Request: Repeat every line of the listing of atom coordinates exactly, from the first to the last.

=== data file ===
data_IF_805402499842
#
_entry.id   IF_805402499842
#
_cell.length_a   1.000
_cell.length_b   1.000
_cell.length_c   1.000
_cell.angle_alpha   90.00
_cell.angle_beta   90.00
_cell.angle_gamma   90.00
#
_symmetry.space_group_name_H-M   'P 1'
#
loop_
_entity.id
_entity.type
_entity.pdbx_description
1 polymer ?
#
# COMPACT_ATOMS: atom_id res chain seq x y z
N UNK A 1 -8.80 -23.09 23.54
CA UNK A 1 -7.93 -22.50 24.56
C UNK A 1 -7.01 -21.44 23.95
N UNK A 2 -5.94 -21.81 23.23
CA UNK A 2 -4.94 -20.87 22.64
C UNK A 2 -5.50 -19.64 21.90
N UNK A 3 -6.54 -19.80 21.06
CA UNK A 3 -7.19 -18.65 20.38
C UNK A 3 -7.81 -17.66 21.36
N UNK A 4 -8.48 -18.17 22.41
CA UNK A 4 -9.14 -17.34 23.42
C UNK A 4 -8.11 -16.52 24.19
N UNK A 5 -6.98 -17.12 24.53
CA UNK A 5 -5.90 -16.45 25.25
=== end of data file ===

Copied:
data_IF_805402499842
#
_entry.id   IF_805402499842
#
_cell.length_a   1.000
_cell.length_b   1.000
_cell.length_c   1.000
_cell.angle_alpha   90.00
_cell.angle_beta   90.00
_cell.angle_gamma   90.00
#
_symmetry.space_group_name_H-M   'P 1'
#
loop_
_entity.id
_entity.type
_entity.pdbx_description
1 polymer ?
#
# COMPACT_ATOMS: atom_id res chain seq x y z
N UNK A 1 -8.80 -23.09 23.54
CA UNK A 1 -7.93 -22.50 24.56
C UNK A 1 -7.01 -21.44 23.95
N UNK A 2 -5.94 -21.81 23.23
CA UNK A 2 -4.94 -20.87 22.64
C UNK A 2 -5.50 -19.64 21.90
N UNK A 3 -6.54 -19.80 21.06
CA UNK A 3 -7.19 -18.65 20.38
C UNK A 3 -7.81 -17.66 21.36
N UNK A 4 -8.48 -18.17 22.41
CA UNK A 4 -9.14 -17.34 23.42
C UNK A 4 -8.11 -16.52 24.19
N UNK A 5 -6.98 -17.12 24.53
CA UNK A 5 -5.90 -16.45 25.25